“Together with a few friends, I started an F&B (food and beverage) business a few years back, and last year, my partners and I launched a job recruitment portal called www.MauKerja.my,” he said.
A startup like WaryBee has its own set of challenges, he acknowledged, with one being hiring the right people.
“We not only need people that a typical software startup usually needs – web designers, server-side programmers, server administrators and mobile app developers – but on top of that, we had to get people on board who know electrical engineering, firmware programming, as well as industrial and jewellery designers,” said Teng.
“It was also challenging to source for the right partners for prototyping, manufacturing, sales and delivery, etc. To get all these people, and at the right price, is a nerve-wrecking process,” he added.
The challenges of being a hardware-based startup don’t just stop there either. Hardware almost always involves more capital expenditure.
“Hardware prototyping is costly. Each iteration potentially involves redesigning the PCB (printed circuit board), acquiring new components (Bluetooth low energy and accelerometer chips), remodelling the casing, 3D-printing the casing, and other tedious tasks,” said Teng.
“And any little tweak can warrant a new iteration of the design. Every time we did one, it set us back thousands [of ringgit].
“We’re glad we at least had some funding from the 1337 Accelerator programme – that took a burden off our wallets, but there’s more to come with actual production.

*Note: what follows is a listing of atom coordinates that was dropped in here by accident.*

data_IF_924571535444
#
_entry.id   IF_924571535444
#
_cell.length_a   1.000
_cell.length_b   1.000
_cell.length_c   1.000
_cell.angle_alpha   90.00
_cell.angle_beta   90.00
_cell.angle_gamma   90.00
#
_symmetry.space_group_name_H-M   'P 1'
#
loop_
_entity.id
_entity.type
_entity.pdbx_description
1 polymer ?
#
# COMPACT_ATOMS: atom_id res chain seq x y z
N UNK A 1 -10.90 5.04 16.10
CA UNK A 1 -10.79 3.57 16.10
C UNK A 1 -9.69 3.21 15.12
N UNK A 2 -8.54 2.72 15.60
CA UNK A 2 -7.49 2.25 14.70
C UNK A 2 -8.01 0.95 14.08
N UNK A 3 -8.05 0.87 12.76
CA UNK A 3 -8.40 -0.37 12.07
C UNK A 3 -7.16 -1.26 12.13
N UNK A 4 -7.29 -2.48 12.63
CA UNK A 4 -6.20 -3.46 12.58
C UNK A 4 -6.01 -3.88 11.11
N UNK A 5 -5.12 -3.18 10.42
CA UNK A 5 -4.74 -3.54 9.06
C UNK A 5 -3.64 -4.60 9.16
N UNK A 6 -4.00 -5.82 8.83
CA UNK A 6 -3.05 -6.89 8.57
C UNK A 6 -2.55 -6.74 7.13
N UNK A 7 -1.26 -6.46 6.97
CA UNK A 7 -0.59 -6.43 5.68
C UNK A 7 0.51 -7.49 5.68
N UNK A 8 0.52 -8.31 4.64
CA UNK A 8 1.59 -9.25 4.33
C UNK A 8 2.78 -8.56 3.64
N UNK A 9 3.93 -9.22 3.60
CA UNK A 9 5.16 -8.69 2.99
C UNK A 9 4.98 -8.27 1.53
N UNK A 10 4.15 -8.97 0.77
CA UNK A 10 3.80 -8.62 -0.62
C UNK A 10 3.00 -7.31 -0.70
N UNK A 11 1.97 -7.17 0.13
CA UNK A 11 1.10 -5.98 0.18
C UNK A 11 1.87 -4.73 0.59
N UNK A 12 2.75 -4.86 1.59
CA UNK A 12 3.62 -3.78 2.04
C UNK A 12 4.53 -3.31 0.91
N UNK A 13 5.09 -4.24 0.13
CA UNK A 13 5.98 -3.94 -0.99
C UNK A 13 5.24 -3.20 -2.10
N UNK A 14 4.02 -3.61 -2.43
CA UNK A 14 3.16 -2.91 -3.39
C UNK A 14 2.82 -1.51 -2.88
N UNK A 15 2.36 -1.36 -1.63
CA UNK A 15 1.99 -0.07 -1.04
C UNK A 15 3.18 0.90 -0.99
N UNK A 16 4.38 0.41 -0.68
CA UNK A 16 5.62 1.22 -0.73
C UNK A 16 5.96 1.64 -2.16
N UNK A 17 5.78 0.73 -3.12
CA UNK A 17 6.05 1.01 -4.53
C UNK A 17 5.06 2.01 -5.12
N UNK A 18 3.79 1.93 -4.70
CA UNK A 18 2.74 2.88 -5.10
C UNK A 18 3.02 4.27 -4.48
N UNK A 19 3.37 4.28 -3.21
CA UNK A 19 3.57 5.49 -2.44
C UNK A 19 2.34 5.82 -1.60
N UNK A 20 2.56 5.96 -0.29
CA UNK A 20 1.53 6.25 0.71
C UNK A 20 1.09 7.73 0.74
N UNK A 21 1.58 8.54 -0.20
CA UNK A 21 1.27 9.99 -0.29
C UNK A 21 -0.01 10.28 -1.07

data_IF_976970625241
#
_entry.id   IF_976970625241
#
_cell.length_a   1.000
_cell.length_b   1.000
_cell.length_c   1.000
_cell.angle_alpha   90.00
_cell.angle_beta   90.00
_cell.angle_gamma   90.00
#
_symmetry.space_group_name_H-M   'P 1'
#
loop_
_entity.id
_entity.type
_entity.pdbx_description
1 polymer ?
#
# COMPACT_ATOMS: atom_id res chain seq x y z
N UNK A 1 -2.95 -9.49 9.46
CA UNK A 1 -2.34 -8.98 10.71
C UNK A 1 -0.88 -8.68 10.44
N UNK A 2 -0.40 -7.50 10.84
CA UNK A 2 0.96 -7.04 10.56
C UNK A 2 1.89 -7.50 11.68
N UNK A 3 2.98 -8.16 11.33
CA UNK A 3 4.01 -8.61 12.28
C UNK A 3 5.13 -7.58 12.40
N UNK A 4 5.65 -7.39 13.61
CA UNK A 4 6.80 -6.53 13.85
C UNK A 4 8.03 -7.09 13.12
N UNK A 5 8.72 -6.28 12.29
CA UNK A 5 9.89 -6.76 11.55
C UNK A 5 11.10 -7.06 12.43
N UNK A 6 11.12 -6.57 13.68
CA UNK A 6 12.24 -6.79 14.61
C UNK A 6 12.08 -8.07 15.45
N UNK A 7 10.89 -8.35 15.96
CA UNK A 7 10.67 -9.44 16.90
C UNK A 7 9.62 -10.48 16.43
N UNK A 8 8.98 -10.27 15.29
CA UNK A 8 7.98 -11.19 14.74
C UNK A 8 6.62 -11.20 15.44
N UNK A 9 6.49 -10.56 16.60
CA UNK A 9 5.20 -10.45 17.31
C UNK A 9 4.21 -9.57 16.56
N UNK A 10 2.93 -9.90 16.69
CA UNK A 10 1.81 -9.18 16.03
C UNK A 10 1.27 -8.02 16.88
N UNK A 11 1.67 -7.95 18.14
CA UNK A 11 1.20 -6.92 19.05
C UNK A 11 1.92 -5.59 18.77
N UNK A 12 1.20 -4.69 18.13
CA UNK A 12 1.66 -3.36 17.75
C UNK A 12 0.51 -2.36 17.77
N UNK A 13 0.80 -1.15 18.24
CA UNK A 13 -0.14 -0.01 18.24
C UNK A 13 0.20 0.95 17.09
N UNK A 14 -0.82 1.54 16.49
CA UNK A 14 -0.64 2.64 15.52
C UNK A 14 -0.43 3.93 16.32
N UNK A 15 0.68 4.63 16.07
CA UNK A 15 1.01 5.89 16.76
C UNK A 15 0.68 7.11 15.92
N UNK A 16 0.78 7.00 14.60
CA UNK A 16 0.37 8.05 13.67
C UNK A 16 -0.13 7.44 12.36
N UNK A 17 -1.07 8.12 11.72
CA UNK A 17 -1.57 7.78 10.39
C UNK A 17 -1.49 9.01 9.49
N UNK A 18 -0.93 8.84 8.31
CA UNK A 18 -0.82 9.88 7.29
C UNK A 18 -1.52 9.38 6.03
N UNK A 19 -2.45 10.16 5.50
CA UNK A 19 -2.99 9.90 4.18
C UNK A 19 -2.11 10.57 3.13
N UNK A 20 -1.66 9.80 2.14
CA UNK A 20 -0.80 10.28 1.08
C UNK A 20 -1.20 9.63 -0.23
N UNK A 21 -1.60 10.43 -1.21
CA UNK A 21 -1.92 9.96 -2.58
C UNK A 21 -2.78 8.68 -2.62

“Hence the crowd-funding drive is really important for us to make this happen. Alongside this, we’re still knocking on investors’ doors to raise more funding,” he added.
1337 Ventures, which runs the 1337 Accelerator, has an 8% stake in WaryBee in exchange for the funds – RM50,000 (US$15,680) worth – and support it has have given the startup in the last three months, according to Teng.
Big plans afoot
Whether the Crowdtivate crowdfunding campaign launches WaryBee to the next level or not, Teng and his partner Eng (pic) have big plans and are thinking of new ways to use the underlying technology.
The team is already looking at coming out with a form factor for children, as well as ways to bring the technology to old folks homes, hospitals and even schools.
“We even think this would be great for people heading for their pilgrimage,” said Teng, referring to the Muslim hajj.
“This way, they can easily send a message to their tour group head or family members with the press of a button, or have it automatically detect if an elderly person has fallen,” he added.
And because it’s wearable technology, it’s not only about the hardware or software, but also about fashion.
“We will open up a designer platform and welcome designers around the world to be part of the ‘smart/ open jewellery’ movement,” Teng enthused.
“We’ll provide them with the specifications of the WaryBee base unit, and they in return can design pieces of jewellery to embed the device.
“We want our customers to have an ample selection of pieces to choose from, for various needs in their daily lives.
“We’ll also help promote the jewellery on our online store and have a revenue share with the designers,” he added.